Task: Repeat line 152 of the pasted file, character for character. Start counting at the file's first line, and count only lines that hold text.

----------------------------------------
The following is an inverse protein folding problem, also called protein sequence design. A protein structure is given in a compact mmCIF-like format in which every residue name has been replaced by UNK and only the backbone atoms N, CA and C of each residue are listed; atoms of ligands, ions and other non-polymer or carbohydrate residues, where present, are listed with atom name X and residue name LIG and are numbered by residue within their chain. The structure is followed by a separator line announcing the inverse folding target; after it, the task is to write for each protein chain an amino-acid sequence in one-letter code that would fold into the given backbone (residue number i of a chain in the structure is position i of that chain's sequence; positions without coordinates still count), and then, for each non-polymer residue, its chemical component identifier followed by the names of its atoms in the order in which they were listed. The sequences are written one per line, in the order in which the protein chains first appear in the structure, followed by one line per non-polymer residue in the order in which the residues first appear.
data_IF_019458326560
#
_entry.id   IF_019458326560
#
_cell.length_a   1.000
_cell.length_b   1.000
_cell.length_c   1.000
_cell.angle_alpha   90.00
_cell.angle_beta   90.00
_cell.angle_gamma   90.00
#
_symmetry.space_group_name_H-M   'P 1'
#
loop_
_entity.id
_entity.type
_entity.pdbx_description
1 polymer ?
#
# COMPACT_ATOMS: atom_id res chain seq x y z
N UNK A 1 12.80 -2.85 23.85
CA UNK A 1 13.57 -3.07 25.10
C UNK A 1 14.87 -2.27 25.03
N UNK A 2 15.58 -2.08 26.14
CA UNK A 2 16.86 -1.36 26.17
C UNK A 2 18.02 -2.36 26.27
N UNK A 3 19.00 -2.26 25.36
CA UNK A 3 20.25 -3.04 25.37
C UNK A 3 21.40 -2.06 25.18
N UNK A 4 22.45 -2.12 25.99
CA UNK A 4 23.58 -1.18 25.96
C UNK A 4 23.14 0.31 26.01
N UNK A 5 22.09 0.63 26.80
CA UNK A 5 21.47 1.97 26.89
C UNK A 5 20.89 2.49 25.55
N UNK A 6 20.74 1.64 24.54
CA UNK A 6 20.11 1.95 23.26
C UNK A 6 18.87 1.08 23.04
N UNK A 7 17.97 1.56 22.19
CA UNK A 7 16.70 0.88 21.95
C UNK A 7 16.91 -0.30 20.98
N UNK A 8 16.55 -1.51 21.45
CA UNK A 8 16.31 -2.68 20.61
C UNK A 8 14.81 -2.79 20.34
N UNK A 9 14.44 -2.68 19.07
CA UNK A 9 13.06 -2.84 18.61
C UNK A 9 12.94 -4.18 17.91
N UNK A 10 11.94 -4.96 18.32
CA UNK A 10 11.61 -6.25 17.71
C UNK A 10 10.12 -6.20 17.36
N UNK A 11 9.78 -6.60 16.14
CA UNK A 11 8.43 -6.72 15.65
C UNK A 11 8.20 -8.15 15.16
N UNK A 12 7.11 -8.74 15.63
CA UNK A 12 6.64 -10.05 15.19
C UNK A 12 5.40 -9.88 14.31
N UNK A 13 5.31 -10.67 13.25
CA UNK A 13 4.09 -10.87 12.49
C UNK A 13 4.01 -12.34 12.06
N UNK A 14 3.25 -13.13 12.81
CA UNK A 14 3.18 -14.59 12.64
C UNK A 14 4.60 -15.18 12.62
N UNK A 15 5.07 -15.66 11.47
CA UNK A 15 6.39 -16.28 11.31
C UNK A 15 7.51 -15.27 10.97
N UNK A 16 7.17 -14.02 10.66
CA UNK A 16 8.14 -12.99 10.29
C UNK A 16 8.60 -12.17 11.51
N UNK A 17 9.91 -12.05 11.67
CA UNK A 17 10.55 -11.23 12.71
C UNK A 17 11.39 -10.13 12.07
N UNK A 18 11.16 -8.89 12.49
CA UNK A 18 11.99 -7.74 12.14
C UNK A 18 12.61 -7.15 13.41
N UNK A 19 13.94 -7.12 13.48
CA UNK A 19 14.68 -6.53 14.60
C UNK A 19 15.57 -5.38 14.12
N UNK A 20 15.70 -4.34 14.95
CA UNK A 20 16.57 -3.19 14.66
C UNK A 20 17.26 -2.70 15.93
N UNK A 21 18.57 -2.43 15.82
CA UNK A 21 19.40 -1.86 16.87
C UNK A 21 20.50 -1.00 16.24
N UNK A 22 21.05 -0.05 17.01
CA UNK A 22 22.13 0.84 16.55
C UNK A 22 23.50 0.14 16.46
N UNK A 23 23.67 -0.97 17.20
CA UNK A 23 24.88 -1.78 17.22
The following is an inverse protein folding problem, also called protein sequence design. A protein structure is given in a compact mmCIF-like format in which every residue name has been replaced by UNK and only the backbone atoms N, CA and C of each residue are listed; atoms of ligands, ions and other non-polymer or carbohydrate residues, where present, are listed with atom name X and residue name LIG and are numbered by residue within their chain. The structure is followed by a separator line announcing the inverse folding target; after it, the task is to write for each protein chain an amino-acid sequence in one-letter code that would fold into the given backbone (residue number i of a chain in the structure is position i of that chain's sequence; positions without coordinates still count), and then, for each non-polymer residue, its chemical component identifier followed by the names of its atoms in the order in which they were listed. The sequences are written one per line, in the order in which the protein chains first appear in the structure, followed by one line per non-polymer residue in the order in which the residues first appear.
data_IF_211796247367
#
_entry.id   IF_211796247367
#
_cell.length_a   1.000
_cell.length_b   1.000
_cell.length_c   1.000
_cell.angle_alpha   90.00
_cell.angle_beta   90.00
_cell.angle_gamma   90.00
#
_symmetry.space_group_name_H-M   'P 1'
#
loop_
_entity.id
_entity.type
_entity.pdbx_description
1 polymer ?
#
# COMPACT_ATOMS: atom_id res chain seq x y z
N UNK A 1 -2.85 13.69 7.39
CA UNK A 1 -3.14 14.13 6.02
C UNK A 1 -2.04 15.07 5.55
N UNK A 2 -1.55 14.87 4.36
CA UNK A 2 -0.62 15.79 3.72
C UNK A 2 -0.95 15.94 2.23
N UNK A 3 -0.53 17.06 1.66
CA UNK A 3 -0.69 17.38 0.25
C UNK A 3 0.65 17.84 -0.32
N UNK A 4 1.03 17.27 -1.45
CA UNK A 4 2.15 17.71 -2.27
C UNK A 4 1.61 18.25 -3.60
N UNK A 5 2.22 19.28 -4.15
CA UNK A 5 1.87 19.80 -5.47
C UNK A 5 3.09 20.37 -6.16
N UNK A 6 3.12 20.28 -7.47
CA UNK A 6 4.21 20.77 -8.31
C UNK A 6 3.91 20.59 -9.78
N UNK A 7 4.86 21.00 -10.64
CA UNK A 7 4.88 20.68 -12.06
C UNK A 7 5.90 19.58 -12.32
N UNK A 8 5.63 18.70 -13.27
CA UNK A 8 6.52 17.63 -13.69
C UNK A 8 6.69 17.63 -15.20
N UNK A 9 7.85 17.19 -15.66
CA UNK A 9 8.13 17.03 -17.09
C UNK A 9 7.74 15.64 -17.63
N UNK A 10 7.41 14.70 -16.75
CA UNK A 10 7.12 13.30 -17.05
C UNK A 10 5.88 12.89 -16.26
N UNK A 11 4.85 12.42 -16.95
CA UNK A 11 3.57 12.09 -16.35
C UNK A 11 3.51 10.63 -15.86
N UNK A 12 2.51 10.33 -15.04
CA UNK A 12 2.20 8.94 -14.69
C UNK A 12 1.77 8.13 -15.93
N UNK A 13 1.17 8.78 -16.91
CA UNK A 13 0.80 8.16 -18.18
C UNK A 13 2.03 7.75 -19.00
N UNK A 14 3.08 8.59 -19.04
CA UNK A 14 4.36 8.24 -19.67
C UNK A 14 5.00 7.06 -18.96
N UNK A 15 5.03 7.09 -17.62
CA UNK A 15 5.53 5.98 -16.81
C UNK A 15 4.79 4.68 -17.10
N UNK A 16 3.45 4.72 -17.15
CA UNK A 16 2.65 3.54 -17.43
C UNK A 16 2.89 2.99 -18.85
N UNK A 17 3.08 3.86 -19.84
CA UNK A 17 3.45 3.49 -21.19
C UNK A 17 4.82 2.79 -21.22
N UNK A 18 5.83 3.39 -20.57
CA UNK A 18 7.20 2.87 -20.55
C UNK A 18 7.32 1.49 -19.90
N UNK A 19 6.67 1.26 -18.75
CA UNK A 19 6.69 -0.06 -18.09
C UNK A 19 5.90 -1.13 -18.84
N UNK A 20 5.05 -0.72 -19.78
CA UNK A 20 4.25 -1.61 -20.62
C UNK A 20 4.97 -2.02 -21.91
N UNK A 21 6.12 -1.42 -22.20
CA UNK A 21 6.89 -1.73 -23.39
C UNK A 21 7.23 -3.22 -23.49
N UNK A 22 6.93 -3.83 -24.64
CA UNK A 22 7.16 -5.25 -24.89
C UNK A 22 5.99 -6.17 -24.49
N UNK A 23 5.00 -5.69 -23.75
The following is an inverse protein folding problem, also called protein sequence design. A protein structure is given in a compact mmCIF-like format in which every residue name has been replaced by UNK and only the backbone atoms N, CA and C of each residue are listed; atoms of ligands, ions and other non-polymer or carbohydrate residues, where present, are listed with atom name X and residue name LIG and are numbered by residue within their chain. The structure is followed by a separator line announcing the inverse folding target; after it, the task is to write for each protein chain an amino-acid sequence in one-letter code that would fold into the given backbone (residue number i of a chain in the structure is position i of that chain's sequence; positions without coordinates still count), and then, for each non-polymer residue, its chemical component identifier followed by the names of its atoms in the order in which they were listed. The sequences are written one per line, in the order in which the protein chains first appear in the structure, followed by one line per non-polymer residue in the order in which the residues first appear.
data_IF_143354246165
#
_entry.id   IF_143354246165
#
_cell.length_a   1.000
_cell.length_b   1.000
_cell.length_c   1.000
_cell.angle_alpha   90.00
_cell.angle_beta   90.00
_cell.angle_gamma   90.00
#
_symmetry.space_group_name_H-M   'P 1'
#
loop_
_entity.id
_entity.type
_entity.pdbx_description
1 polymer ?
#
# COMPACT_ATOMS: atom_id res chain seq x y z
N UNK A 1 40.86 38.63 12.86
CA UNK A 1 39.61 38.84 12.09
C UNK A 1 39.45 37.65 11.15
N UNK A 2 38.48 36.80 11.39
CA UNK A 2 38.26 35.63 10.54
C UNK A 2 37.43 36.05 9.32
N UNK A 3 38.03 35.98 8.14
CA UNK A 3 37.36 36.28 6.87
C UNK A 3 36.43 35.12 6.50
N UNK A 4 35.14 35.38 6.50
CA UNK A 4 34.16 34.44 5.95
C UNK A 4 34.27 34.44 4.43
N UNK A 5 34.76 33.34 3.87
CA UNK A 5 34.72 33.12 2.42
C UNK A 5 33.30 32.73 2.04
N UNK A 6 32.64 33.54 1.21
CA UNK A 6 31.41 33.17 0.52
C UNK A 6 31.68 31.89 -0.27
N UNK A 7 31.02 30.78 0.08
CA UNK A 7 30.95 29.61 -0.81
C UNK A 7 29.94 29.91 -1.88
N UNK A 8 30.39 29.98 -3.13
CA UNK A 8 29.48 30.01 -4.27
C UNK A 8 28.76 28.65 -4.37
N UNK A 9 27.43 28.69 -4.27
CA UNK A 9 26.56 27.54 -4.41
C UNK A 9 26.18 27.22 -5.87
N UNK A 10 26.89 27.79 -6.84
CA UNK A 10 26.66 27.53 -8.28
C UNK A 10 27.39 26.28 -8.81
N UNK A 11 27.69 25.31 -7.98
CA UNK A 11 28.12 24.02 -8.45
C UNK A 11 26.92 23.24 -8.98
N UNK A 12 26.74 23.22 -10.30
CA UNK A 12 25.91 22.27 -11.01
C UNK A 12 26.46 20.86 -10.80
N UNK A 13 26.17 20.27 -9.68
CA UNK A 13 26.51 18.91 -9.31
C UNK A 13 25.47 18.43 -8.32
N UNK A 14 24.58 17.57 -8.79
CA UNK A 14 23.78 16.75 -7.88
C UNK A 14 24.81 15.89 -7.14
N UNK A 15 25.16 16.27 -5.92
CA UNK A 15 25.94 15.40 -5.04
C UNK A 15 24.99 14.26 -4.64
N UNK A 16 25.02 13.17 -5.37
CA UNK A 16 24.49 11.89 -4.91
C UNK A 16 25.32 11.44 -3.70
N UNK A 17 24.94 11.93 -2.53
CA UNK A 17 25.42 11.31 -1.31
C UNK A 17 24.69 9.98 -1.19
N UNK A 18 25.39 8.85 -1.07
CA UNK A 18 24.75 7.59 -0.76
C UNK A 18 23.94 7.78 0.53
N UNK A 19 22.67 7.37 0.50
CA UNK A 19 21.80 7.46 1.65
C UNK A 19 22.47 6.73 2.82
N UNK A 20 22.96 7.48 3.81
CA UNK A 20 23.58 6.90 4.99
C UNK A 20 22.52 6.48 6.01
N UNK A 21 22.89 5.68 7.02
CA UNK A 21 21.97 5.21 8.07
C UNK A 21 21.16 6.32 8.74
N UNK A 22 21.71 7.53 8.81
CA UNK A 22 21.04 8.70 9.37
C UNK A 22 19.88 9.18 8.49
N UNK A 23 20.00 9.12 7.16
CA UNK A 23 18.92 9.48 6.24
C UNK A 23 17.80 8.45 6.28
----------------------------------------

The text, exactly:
C UNK A 14 5.00 7.06 -18.96